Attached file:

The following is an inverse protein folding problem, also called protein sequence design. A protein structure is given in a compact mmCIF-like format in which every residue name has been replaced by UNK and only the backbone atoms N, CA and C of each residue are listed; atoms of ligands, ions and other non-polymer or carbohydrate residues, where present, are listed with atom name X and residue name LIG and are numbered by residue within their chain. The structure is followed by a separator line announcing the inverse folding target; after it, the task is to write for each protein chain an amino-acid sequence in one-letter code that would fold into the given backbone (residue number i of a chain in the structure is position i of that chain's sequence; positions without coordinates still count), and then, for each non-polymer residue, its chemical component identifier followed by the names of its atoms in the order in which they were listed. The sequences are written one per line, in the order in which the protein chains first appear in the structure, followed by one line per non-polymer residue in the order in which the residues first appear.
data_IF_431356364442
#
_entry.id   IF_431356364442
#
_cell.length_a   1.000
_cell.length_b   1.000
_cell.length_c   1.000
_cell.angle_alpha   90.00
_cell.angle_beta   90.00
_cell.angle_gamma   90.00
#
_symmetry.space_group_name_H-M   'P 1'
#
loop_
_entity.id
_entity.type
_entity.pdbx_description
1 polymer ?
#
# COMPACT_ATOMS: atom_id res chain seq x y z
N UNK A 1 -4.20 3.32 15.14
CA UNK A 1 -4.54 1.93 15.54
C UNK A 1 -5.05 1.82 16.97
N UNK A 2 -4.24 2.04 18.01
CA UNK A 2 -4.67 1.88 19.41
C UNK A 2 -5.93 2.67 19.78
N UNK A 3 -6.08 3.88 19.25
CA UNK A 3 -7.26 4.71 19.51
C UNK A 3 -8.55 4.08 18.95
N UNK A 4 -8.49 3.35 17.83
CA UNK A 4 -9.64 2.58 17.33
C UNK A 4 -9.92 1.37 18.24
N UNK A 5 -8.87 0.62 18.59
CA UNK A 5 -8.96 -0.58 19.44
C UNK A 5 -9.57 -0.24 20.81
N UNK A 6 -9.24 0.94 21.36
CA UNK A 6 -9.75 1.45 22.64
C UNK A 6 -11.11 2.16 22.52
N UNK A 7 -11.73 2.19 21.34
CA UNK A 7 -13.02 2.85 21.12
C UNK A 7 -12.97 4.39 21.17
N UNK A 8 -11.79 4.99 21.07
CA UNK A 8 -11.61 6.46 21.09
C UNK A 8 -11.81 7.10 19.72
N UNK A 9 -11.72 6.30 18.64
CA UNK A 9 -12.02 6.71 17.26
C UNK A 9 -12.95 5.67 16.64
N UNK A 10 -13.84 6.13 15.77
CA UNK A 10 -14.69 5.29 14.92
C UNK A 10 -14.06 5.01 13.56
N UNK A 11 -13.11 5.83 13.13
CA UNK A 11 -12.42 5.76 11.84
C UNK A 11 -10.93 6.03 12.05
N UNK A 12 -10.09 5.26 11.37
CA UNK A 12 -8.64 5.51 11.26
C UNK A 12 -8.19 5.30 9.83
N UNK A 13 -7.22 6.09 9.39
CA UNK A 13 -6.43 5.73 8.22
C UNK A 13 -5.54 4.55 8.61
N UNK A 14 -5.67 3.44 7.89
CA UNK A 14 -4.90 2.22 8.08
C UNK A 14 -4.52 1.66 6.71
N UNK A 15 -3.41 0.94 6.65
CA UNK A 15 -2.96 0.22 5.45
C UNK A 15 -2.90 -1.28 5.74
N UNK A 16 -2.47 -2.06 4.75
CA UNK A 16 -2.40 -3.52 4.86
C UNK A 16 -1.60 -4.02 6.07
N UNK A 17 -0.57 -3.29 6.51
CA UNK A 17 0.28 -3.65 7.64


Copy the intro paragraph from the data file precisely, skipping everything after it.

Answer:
The following is an inverse protein folding problem, also called protein sequence design. A protein structure is given in a compact mmCIF-like format in which every residue name has been replaced by UNK and only the backbone atoms N, CA and C of each residue are listed; atoms of ligands, ions and other non-polymer or carbohydrate residues, where present, are listed with atom name X and residue name LIG and are numbered by residue within their chain. The structure is followed by a separator line announcing the inverse folding target; after it, the task is to write for each protein chain an amino-acid sequence in one-letter code that would fold into the given backbone (residue number i of a chain in the structure is position i of that chain's sequence; positions without coordinates still count), and then, for each non-polymer residue, its chemical component identifier followed by the names of its atoms in the order in which they were listed. The sequences are written one per line, in the order in which the protein chains first appear in the structure, followed by one line per non-polymer residue in the order in which the residues first appear.